ECS Liva SOC Mini-PC System Review

by - 6 years ago


A Closer Look

The front of the motherboard has the headphone jack (centre) and power button (left). Worth noting is that this jack does in fact support microphones too, similar to cellphones and tablets.


On the left, you’ll find the BIOS battery power on fly leads can be seen under the motherboard, also note heatsink screw.


On the right, a VGA port, the second heatsink screw in the middle and power button on the right.


Around the back, a Micro USB (For AC power input), Gigabit LAN, 1 x USB 2.0, 1 x USB 3.0, HDMI, VGA.


On the top, Bluetooth and Wifi M.2 card on the right.


Finally, on the bottom, the BIOS battery on fly lead, M.2 port for the Wi-Fi card can be seen on the right.


The case is very well ventilated, with every side having a selection of cut vents which is nice to see when you consider the system is completely passively cooled. It is broken into two halves, the top being the main part of the case with the power switch and I/O port holes and the bottom half containing the base of the case with 4 small legs moulded onto it. With the motherboard clipping into the top half with no screws required and the bottom plastics clipping into the top tool free too, it can be built in under 5 minutes with the assistance of the quick start manual.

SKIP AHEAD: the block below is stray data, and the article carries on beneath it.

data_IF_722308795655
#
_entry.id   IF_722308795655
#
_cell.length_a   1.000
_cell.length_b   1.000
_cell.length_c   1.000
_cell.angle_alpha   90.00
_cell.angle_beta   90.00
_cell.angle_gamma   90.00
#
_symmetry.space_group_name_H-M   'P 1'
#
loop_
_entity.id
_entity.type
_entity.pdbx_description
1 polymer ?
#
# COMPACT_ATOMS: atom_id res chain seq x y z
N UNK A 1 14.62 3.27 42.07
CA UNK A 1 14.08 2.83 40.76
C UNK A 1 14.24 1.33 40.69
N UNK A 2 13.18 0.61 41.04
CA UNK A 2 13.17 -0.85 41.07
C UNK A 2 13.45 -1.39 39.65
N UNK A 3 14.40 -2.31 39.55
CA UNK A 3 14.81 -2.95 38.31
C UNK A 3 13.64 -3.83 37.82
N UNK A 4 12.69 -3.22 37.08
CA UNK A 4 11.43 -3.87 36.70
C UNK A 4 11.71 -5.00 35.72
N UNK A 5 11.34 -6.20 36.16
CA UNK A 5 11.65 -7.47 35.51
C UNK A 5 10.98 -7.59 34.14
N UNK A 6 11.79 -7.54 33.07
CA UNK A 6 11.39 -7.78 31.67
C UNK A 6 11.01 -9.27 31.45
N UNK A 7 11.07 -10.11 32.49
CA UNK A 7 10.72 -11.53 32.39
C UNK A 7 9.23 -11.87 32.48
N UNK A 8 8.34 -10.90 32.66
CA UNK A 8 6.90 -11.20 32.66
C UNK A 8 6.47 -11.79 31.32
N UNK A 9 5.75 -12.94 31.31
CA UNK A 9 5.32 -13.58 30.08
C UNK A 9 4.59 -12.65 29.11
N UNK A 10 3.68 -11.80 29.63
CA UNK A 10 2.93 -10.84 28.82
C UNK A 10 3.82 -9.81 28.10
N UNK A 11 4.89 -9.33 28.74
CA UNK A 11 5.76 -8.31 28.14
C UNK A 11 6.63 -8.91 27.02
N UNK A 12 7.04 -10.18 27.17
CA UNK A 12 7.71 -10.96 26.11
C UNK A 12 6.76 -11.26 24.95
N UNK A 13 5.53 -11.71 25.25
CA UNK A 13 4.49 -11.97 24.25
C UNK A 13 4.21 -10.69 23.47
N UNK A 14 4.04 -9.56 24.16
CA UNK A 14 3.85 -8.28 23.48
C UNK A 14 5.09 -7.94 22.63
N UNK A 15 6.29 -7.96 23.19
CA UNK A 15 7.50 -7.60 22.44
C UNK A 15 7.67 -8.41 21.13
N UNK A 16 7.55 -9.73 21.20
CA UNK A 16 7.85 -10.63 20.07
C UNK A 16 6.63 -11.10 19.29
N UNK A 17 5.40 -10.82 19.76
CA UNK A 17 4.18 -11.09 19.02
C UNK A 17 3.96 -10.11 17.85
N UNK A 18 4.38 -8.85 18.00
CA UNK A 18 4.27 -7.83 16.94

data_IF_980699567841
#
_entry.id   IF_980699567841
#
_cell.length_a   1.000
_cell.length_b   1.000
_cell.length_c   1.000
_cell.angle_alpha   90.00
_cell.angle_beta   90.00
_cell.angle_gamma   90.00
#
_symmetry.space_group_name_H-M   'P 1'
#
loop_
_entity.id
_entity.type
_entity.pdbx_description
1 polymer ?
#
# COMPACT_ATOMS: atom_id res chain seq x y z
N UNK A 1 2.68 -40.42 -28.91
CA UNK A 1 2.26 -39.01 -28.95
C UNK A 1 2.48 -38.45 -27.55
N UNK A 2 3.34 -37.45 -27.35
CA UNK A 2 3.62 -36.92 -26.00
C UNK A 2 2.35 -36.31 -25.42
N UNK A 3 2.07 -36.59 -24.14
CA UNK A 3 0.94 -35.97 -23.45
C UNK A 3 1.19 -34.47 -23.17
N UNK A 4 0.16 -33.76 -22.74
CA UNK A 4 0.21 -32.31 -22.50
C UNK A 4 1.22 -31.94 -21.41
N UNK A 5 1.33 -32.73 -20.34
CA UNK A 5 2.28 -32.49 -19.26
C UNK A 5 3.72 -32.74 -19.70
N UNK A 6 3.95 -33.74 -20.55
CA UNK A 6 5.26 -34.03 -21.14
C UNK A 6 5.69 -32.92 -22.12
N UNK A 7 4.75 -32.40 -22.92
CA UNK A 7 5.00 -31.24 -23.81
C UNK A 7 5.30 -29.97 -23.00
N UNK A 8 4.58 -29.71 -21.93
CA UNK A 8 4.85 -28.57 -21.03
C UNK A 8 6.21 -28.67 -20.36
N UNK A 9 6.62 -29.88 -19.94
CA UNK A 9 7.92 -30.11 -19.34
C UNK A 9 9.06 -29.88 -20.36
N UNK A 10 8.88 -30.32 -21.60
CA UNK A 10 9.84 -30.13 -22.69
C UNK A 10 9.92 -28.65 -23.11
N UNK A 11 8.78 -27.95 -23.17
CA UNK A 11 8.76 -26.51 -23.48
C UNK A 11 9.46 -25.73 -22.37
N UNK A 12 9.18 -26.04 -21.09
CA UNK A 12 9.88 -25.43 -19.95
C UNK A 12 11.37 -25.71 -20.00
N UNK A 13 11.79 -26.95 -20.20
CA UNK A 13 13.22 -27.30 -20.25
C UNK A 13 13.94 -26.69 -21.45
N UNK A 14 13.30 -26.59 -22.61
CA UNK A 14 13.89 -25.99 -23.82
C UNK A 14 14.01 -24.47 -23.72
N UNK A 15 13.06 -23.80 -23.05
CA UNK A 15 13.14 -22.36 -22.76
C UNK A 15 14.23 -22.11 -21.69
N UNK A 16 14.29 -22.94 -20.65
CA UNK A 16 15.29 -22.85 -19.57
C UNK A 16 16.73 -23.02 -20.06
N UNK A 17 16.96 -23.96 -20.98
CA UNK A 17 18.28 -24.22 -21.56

Peel the sticky backs from the Wi-Fi antennae and place in the position; as shown above.


Place in and clip the motherboard into place. It’s Worth noting is the antennae are then attached to the WiFi / Bluetooth Card on the motherboard – straightforward in principle, but can take a bit of careful fiddling should you have sausage fingers like myself.


Clip the bottom on and good to go! Here’s the finished product from the front.


Finally, the left. As you can see plenty of ventilation for this completely silent unit.


The right is pretty much exactly the same as the left, lots of ventilation.


The back looks very neat and tidy, with all ports clearly labelled.


A strange thing to immediately note with the Liva is the aesthetics. It comes in black and white options, the black version is the 32GB eMMC version, marginally slower N2806 CPU and DDR3 operating at 1066, whereas the white is the 64GB model with the slightly better specifications as listed earlier. I found that the black version seemed to be vastly better looking than the white – for no other reason than the colour. I think it was due to the black version would sit happily under my TV blending in nicely with the rest of my AV equipment, though the white version looks a bit like a misplaced smoke detector, though in an office environment I’m sure it would be fine, each to their own I guess.


Size wise, the Liva sits at a very competitive form factor to its closest competition. Here we can see the Liva side-by-side with a Gigabyte Brix

Article Index

  1. Introduction
  2. A Closer Look
  3. Test Procedure
  4. System Performance - PCMark 8
  5. CPU Performance - Cinebench and SuperPi
  6. SSD, HDD and USB 3.0 Performance
  7. Networking Performance
  8. Noise, Power Consumption and Temperatures
  9. Final Thoughts
  10. View All

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